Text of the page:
FIFA made the announcement in mid-April, nine months after Montreal dropped out when the Quebec provincial government withdrew its support. Vancouver had originally declined to be part of the bid, citing the cost and difficulty of working with FIFA, but after COVID, had a change of heart.
CBC News notes, “Last month, Mayor Kennedy Stewart announced Vancouver would put up to $5 million toward a provincial bid to bring 2026 World Cup games to the city, more than tripling the $1.5 million the city spent hosting women's 2015 World Cup games in Vancouver.”
So, with both these changes to bids from potential host cities, it could be that FIFA officials are waiting a little longer to review all relevant information before announcing a decision.
Games and Venues Still Being Considered: The United Bid had proposed a specific lineup of games; however, those are subject to FIFA’s final decision.
According to Wikipedia, “The official bid has proposed the main opening match be held in either the Azteca Stadium in Mexico City or at the Rose Bowl in the Los Angeles area, that all three host countries' teams would host their first matches on the first day of the tournament and that the final match be held at MetLife Stadium in the New York/New Jersey area. The bid also proposed that the two semi-final matches would be held at AT&T Stadium in the Dallas/Fort Worth area and Mercedes-Benz Stadium in Atlanta. All of the other cities in the American portion of the bid are under consideration for quarter-final matches. The bid book proposal calls for Mexico and Canada to each host seven group-stage games, two matches in the round of 32, and one in the round of 16.”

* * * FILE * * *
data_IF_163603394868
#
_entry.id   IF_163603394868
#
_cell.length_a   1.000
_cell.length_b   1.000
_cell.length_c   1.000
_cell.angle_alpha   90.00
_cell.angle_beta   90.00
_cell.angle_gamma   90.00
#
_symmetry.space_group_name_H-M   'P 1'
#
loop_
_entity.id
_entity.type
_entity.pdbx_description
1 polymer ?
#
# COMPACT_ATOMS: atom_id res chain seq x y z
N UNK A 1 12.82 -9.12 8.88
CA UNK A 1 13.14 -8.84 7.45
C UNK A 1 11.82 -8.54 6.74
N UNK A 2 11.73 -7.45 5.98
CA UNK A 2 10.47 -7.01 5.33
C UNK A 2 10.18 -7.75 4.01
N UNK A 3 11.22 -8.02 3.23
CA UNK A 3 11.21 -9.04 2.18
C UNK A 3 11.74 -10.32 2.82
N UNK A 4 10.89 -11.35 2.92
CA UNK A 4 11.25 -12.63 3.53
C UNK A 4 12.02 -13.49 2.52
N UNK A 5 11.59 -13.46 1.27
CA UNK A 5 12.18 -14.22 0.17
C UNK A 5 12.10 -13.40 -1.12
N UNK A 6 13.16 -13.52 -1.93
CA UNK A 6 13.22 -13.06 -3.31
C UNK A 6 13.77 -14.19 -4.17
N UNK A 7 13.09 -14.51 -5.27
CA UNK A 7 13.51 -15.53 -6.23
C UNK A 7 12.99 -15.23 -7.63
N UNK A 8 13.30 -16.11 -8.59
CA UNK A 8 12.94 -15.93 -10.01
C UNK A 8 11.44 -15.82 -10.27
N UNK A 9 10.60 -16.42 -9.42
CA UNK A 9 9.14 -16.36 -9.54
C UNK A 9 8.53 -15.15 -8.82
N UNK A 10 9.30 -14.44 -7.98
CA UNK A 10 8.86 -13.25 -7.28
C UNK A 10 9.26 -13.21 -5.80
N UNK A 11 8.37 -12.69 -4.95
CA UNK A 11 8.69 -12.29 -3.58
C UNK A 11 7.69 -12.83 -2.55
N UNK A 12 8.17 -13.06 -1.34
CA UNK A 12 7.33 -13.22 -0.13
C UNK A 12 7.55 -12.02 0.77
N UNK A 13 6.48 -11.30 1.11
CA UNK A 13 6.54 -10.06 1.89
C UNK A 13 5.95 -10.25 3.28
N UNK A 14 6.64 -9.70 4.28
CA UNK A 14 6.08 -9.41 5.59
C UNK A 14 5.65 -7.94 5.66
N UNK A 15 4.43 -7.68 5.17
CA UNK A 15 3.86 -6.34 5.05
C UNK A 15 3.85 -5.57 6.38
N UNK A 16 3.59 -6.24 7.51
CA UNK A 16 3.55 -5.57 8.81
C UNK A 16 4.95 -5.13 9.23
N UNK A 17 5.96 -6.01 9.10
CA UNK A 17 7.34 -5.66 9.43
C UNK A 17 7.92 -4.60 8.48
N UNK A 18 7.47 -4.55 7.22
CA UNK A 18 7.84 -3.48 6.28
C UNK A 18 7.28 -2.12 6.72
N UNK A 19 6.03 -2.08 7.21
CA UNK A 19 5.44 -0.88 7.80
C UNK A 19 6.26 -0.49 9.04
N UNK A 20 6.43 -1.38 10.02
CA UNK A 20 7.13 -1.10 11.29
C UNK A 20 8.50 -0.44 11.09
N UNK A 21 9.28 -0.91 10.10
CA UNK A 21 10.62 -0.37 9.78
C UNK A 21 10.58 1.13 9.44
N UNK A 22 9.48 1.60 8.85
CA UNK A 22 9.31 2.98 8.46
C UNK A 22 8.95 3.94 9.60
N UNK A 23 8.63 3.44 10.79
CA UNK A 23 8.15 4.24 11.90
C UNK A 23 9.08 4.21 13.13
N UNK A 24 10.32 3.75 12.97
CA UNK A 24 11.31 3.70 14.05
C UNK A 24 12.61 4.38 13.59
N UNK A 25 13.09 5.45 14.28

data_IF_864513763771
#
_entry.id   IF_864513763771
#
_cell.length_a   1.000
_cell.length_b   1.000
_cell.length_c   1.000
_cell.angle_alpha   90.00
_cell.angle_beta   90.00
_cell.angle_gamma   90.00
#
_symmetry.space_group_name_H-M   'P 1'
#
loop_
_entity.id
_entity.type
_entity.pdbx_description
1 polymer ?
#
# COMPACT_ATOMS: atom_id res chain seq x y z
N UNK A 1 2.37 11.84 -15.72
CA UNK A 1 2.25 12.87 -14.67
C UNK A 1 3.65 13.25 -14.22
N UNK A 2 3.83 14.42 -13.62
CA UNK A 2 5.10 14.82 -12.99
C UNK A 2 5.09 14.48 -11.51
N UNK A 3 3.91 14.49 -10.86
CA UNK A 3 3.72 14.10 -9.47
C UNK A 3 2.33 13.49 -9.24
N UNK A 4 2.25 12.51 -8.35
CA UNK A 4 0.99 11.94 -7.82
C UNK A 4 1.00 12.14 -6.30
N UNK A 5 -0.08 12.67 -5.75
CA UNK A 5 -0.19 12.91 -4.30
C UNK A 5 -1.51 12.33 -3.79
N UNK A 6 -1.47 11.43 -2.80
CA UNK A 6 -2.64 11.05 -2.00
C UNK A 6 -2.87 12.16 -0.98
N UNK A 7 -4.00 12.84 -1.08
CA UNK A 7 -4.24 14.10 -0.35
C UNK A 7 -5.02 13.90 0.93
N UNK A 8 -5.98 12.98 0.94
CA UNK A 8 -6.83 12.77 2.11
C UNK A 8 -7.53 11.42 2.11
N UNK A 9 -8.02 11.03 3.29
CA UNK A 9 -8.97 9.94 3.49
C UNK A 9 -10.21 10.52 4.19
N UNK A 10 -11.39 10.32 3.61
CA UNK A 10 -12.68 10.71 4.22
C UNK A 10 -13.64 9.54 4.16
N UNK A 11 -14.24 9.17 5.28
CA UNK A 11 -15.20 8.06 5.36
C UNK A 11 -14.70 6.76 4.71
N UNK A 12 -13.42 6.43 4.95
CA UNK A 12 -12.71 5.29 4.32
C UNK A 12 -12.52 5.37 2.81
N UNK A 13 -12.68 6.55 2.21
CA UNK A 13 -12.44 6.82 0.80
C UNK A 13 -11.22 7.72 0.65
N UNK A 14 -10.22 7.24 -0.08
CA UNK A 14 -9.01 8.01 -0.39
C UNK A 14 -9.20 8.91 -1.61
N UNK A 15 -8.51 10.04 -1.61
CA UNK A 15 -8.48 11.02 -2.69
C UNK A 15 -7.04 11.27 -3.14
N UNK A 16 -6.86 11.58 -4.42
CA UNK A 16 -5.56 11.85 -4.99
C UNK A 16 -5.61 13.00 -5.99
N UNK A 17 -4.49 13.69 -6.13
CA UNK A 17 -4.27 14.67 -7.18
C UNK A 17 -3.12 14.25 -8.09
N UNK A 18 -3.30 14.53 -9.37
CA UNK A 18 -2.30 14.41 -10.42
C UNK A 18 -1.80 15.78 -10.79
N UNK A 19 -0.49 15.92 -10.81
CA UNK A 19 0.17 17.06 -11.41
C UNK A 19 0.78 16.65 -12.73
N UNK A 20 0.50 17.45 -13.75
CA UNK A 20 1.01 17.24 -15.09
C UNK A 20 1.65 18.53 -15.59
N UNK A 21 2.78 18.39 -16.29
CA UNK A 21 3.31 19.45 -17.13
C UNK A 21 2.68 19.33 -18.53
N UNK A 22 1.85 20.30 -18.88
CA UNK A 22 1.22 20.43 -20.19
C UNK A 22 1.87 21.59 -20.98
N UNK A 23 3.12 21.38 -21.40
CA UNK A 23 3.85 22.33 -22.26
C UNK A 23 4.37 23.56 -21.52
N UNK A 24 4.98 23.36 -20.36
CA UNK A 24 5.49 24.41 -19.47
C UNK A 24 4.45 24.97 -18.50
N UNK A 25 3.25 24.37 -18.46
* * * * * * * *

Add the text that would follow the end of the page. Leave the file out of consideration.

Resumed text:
And unless and until the decision is announced by FIFA, expect the rumor mill to be in overdrive with multiple cities hosting soccer-oriented events and showcasing their World Cup potential. A few are listed here.
For now, here’s who’s in the running, according to Sports Illustrated:
The remaining areas and stadiums:
- Arlington, Texas, AT&T Stadium
- Atlanta, Mercedes-Benz Stadium
- Baltimore, M&T Bank Stadium/Events in Washington, DC as well
- Cincinnati, Paul Brown Stadium
- Denver, Empower Field at Mile High
- East Rutherford, New Jersey, MetLife Stadium
- Foxborough, Massachusetts, Gillette Stadium
- Houston, NRG Stadium
- Inglewood, California, SoFi Stadium
- Kansas City, Missouri, Arrowhead Stadium
- Miami Gardens, Florida, Hard Rock Stadium
- Nashville, Tennessee, Nissan Stadium
- Orlando, Florida, Camping World Stadium
- Pasadena, California, Rose Bowl
- Philadelphia, Lincoln Financial Field
- Santa Clara, California, Levi’s Stadium
- Seattle, Lumen Field
- Edmonton, Alberta, Commonwealth Stadium
- Toronto, BMO Field
- Vancouver, British Columbia, B.C. Place
- Guadalajara, Estadio Akron
- Mexico City, Estadio Azteca
- Monterrey, Estadio BBVA
If you're counting along at home, that's 17 U.S. cities up for hosting duties. FIFA is expected to pare that down to 10 or 11.
SDM will continue to follow this issue.